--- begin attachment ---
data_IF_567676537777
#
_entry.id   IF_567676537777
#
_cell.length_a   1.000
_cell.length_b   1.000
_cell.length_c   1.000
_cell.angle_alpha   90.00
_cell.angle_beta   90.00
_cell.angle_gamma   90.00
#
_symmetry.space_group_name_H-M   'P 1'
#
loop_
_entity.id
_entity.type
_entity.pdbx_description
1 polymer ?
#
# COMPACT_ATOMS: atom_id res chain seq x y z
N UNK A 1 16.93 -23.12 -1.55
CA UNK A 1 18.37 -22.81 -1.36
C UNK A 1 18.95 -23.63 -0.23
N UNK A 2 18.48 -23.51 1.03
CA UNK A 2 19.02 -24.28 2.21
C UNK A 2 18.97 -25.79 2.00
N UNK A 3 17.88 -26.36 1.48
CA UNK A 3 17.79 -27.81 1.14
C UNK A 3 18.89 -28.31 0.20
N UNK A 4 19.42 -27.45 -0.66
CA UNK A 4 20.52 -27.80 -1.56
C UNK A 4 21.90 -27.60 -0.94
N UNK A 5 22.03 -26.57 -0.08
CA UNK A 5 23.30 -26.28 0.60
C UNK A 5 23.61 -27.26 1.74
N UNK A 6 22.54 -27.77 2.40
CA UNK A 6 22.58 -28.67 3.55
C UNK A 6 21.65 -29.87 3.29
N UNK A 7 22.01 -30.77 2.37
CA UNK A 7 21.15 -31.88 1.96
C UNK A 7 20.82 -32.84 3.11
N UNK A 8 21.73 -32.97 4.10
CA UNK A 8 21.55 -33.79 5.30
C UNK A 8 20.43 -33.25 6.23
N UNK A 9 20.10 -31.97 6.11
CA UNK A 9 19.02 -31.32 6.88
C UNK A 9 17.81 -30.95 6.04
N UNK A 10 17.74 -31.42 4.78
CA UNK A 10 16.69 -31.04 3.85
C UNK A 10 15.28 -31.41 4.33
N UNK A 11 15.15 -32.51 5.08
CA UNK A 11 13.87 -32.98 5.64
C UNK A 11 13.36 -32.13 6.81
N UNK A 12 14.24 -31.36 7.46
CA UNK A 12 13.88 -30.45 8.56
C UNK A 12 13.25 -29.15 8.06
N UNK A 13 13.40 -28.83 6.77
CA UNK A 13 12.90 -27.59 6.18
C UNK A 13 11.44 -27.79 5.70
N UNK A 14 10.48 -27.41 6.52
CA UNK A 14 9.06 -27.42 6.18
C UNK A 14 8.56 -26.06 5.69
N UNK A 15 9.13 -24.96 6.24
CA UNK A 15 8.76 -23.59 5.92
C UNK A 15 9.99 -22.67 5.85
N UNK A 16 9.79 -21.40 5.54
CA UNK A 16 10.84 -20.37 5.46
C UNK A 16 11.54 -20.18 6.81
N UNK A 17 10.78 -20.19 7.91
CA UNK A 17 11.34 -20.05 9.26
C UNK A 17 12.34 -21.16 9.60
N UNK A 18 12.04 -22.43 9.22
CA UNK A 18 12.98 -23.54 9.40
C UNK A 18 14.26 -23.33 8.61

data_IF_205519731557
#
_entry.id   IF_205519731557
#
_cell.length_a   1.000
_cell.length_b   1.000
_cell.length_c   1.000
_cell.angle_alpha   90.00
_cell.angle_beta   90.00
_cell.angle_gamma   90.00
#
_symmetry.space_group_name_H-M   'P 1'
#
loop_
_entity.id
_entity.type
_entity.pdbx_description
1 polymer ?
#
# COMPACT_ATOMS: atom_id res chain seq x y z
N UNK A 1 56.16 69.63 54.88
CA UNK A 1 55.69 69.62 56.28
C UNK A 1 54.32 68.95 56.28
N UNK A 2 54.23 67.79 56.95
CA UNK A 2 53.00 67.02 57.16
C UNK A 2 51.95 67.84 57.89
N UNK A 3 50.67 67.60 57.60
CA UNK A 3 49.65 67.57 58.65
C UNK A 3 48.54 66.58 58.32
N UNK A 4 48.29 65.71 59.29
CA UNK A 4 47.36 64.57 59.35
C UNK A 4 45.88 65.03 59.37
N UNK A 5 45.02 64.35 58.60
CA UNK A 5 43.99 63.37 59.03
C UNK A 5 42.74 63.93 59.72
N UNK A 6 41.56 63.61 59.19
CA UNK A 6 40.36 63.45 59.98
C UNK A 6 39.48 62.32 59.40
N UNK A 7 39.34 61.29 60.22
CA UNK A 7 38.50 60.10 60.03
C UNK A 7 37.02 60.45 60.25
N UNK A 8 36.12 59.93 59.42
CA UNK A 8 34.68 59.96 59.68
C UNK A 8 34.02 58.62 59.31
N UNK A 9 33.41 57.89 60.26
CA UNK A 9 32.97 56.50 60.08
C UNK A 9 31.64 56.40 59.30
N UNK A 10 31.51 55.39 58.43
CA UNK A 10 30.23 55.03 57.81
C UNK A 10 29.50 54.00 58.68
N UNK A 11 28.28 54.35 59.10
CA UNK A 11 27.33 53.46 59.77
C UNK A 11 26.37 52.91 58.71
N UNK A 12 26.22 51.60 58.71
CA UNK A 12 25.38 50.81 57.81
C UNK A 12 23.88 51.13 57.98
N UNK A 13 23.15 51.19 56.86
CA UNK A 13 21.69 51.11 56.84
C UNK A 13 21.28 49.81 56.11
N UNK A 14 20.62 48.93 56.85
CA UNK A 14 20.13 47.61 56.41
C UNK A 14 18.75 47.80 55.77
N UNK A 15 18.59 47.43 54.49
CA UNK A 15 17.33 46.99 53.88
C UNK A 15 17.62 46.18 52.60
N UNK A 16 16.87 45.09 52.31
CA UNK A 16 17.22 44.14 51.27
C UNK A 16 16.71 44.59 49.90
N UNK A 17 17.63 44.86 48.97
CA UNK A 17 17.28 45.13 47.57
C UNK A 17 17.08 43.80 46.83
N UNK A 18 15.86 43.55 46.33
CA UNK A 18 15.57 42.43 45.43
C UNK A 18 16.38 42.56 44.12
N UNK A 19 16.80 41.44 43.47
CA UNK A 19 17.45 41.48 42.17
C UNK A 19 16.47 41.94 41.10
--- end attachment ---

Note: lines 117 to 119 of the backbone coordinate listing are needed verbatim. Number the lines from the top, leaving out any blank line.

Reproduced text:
CA UNK A 8 34.68 59.96 59.68
C UNK A 8 34.02 58.62 59.31
N UNK A 9 33.41 57.89 60.26